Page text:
The Hermitage Museum Brings Burning Man Culture to Virginia

The Hermitage Museum in Norfolk, Virginia did something amazing. For the first time ever, a museum collaborated with Burning Man to bring an exhibit of large-scale Burning Man art out of the desert and into the world. They had a clear goal in mind: bring the culture of Burning Man, in addition to the art.

During planning discussions with Burning Man, the Hermitage staff made it clear they didn’t want to just plunk some shiny art pieces on their (lush, gorgeous) grounds and call it good. But how to bring Burning Man culture to a museum setting?

Installing “Storied Haven” by Five Ton Crane (Photo by Leslie Frierman Grunditz)

People, of course. Burning Man is made of people. People drive the culture, model the culture, share the culture. Start with the people and you can’t go wrong.

The Hermitage invited public participation from the beginning, starting with an open forum earlier this year to discuss ideas. They engaged volunteers to assist in setting up the art on site, and as museum docents with a Burner participatory flair.

Docents are traditionally a bridge between museum art and visitors, and Burning Man has a history of “Art Discovery” volunteers as a helping hand between art and participants. The Hermitage and Burning Man put their heads together and combined the two ideas into a team of friendly, interactive guides whose job is to reach out and invite museum-goers into learning more about the art through participation and… talking to strangers! Some of the docents had spent time as volunteers assisting the artists during setup for their pieces, and their enthusiasm was infectious during the opening event.

Opening event, you say? Yep, because what’s there to do for a world premiere large-scale art collaboration between a museum and Burning Man except throw it a GIANT PARTY?

(Photo courtesy Eleise Theuer Photography and the Hermitage Museum)

The Hermitage invited Theme Camps, musicians, performers, artists, and participants to help create an opening event that felt like Burning Man. What does it mean to “feel like” Burning Man? People smiled at each other. There were random acts of gifting. People were playing, dancing, interacting with the art. There were delicious snacks. People were in costumes, or not, and the people in street clothes were just as welcomed as those in elaborate outfits. After dark, much of the art lit up in beautiful colors, as did many of the participants with various blinky lights (not to mention the potentially-confused fireflies in the warm summer night).

(Photo courtesy Eleise Theuer Photography and the Hermitage Museum)

I didn’t hear anyone discussing what they did for a living, but rather if they’d seen all the art yet, if they’d been to Burning Man, or if they’d seen the girl in the balloon dress.

I ran across one gentleman (age 64, he was proud to mention), chuckling in the dark with his arms raised while a woman twined green EL-wire around him like a Christmas tree. “Have you ever been to Burning Man?” I asked him, and he replied, “Nope, but Burning Man came to me!”

Near the end of the opening party, a DJ from the Party Liberation Front got on the mic and asked the crowd dancing on the museum’s lawn to look around them, find any trash on the ground, and put it where it belonged. “MOOP, that’s matter out of place, and we don’t want that here!”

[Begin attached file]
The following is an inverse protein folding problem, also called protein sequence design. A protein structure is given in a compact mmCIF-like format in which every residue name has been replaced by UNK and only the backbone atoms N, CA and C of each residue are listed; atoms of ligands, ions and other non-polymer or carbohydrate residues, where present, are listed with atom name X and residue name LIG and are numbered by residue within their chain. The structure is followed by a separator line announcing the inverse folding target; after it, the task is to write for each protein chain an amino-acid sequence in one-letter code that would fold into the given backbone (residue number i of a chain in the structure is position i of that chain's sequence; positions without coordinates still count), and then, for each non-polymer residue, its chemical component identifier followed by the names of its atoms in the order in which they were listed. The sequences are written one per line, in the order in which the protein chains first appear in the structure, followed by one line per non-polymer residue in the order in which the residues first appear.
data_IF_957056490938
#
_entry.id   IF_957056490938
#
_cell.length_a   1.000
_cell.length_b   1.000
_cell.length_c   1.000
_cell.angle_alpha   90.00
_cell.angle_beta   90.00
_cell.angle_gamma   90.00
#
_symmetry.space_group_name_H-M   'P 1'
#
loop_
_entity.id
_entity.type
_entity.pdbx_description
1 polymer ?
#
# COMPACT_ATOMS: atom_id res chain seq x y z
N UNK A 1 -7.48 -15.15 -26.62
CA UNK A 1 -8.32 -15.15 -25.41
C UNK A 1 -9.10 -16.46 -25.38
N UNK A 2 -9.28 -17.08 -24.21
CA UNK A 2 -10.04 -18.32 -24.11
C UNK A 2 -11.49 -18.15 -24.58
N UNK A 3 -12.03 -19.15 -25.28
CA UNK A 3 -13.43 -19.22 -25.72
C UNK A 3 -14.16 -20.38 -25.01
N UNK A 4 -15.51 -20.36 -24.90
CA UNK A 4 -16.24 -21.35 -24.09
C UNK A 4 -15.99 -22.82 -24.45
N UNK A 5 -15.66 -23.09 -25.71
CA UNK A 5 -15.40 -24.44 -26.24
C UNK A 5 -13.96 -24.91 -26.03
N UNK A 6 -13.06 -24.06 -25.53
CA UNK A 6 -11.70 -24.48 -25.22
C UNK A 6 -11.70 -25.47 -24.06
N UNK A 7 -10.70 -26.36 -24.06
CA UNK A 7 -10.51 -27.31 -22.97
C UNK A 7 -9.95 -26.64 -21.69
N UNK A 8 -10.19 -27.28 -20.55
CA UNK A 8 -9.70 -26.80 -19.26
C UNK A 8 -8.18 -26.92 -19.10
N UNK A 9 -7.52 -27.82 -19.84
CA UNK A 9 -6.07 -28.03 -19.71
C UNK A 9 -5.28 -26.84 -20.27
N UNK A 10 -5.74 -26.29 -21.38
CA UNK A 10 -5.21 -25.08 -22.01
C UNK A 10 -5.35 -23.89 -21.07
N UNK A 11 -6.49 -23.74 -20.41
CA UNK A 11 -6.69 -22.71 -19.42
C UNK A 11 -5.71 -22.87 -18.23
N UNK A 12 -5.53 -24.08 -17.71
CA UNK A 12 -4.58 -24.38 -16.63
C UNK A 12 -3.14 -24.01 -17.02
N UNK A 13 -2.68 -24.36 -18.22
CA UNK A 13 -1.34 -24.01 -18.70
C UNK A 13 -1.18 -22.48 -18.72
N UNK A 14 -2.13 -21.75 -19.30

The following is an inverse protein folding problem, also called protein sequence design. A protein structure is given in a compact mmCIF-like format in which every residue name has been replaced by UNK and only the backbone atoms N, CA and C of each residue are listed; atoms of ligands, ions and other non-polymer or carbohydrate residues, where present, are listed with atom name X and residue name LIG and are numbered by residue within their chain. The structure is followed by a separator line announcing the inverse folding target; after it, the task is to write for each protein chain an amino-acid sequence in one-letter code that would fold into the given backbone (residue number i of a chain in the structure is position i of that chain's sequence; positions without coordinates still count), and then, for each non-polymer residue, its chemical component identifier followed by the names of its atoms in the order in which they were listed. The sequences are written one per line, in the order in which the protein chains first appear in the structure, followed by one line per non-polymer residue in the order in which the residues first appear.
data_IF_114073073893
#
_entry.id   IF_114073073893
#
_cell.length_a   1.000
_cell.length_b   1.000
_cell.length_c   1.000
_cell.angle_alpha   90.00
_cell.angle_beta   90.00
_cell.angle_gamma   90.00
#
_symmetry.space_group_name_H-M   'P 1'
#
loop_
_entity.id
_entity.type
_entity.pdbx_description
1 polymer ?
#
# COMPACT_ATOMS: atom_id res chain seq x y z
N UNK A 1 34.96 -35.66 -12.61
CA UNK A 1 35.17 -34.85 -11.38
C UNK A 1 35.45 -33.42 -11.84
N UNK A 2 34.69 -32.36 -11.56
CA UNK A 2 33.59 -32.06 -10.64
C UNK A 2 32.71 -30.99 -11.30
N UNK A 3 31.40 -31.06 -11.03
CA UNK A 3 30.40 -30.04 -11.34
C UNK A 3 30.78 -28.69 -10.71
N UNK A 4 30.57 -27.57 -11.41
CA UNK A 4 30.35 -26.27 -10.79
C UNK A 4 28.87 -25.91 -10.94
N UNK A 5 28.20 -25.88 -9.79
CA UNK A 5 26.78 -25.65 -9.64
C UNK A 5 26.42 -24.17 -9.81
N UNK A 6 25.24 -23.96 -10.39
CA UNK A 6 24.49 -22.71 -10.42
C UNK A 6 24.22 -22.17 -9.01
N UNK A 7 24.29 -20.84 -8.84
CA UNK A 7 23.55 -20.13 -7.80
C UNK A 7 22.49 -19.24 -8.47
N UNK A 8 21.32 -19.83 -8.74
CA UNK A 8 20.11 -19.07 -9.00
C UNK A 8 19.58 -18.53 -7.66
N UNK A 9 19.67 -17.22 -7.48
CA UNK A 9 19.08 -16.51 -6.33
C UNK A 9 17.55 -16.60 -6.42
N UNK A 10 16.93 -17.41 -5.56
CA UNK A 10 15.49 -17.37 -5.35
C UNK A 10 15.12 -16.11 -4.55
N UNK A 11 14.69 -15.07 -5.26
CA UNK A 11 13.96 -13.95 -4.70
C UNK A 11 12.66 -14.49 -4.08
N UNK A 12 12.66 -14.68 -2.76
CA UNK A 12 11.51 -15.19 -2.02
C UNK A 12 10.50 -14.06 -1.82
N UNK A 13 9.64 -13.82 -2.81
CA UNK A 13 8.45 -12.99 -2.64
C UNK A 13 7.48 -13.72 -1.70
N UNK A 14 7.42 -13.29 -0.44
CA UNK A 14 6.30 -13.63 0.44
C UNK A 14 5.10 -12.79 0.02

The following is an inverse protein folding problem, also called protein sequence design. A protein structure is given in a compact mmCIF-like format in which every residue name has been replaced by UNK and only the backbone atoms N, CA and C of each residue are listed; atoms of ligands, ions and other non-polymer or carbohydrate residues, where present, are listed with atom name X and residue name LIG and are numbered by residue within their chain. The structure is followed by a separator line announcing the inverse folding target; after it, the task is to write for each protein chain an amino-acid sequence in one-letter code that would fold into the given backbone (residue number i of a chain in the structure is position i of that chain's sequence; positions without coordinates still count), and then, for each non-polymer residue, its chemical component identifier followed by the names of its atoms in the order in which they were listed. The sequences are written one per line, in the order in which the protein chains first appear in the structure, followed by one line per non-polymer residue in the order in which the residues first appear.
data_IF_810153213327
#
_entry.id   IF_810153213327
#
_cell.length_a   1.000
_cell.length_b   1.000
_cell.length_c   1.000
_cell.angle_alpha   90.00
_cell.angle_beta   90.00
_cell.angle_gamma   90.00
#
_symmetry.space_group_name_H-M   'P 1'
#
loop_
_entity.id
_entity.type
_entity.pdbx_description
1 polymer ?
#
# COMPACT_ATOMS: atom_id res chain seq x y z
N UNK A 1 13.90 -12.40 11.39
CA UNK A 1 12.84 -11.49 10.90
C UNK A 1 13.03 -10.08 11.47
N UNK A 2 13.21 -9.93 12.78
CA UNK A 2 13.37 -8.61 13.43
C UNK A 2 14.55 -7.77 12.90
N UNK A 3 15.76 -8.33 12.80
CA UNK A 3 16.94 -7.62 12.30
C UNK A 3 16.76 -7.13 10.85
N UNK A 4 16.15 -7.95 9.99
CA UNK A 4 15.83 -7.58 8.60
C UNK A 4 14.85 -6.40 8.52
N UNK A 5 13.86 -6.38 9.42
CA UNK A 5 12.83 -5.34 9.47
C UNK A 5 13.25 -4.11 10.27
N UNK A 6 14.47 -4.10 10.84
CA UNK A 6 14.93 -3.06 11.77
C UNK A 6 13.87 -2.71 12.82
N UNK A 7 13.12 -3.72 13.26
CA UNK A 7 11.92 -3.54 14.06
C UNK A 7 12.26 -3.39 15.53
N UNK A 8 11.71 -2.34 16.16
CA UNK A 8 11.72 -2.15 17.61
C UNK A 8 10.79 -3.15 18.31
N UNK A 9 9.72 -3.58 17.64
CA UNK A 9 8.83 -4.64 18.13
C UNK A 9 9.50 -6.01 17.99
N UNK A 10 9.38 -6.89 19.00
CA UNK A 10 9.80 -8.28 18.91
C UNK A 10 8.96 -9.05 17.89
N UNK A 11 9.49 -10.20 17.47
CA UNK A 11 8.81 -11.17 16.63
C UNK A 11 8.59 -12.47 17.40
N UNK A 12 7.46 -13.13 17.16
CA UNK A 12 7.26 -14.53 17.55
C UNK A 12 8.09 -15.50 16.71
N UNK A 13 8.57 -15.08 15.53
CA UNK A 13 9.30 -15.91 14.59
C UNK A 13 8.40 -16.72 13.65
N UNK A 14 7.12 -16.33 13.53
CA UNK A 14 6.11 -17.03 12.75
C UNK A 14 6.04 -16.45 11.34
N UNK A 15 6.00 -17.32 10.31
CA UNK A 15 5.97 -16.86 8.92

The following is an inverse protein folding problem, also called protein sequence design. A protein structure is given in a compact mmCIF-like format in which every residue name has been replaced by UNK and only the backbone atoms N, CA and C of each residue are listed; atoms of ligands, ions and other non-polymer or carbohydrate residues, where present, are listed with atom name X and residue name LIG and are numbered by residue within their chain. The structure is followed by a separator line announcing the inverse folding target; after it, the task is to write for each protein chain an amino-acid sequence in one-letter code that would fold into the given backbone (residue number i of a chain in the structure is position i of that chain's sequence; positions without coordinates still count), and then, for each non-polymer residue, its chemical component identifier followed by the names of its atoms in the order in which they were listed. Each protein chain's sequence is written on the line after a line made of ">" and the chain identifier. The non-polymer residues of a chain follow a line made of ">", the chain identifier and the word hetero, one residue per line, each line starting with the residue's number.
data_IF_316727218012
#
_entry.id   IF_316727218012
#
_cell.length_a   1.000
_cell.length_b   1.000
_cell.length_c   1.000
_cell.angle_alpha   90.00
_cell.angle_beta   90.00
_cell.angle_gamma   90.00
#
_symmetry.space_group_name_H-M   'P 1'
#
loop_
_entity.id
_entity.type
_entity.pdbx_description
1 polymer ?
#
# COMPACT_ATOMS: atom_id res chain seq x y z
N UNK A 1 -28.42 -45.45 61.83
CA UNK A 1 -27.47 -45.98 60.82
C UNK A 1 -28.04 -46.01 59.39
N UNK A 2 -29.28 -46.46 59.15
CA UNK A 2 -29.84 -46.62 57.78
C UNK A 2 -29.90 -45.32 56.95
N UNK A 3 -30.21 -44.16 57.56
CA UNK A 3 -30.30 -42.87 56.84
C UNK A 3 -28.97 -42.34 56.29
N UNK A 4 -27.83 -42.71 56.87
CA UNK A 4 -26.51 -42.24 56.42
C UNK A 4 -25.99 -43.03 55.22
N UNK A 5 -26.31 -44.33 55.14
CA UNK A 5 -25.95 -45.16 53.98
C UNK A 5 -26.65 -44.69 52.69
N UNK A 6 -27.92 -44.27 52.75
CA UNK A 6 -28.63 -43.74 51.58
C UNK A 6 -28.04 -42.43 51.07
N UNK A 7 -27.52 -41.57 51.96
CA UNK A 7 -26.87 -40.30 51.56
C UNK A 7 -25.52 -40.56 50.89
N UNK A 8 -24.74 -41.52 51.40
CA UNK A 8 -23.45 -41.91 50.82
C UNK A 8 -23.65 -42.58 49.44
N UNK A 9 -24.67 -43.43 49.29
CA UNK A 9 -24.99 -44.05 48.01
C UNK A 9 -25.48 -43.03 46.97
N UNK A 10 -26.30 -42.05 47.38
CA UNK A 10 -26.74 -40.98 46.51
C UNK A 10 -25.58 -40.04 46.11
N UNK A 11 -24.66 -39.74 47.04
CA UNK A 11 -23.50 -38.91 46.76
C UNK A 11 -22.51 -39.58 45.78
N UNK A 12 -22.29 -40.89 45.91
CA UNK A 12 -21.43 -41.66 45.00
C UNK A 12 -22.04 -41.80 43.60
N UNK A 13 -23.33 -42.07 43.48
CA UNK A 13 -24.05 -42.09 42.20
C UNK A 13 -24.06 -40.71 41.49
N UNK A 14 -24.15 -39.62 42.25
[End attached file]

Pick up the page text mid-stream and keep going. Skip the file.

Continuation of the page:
I had a long discussion with a slightly-skeptical friend after the party about what it means to “spread Burning Man culture”. Can it happen at a museum? Can it happen at a party? I believe so. I want to live in a world where people talk to strangers, where when you pass someone you smile and they smile back without wanting anything in particular. I want to live in a world where people think about leaving no trace, about being kind to each other, about sharing food and toys and experiences and learning from and appreciating each other.

“Storied Haven” by Five Ton Crane (Photo by Leslie Frierman Grunditz)

I saw all those things at this event, and I applaud the Hermitage for their hard work in creating an environment in which Burning Man culture was in full effect — as I imagine it will be at each of their Burning Man Nights each Thursday through October 12, as each of those evenings have special events, performances, and friendly docents to talk to about the art.

I want to live in a world where four women from Burning Man (with over 60 combined years of Burning Man experience) fly across the country to see the nine amazing women who run the Hermitage Museum knock it out of the park.

And I do.

The Art of Burning Man exhibit at the Hermitage Museum is open now through October 12 and features the work of Five Ton Crane, Michael Garlington and Natalia Bertotti, Gregg Fleishman, Charles Gadeken, Jim Peterson, Kirsten Berg, and Christopher Schardt.


(Top photo courtesy Eleise Theuer Photography and the Hermitage Museum)

About the author: Brody Scotland

Brody Scotland is a native Californian and recovering shy person who enjoys hugs and snacks. Brody first attended Burning Man in 2004, found out that she doesn't actually know how to “go to Burning Man,” and started volunteering in 2005. Her mission in life is to increase the amount of happiness in the world, and she would like someone to teach her how to carve a wooden bear with a chainsaw. These two things are not necessarily related.

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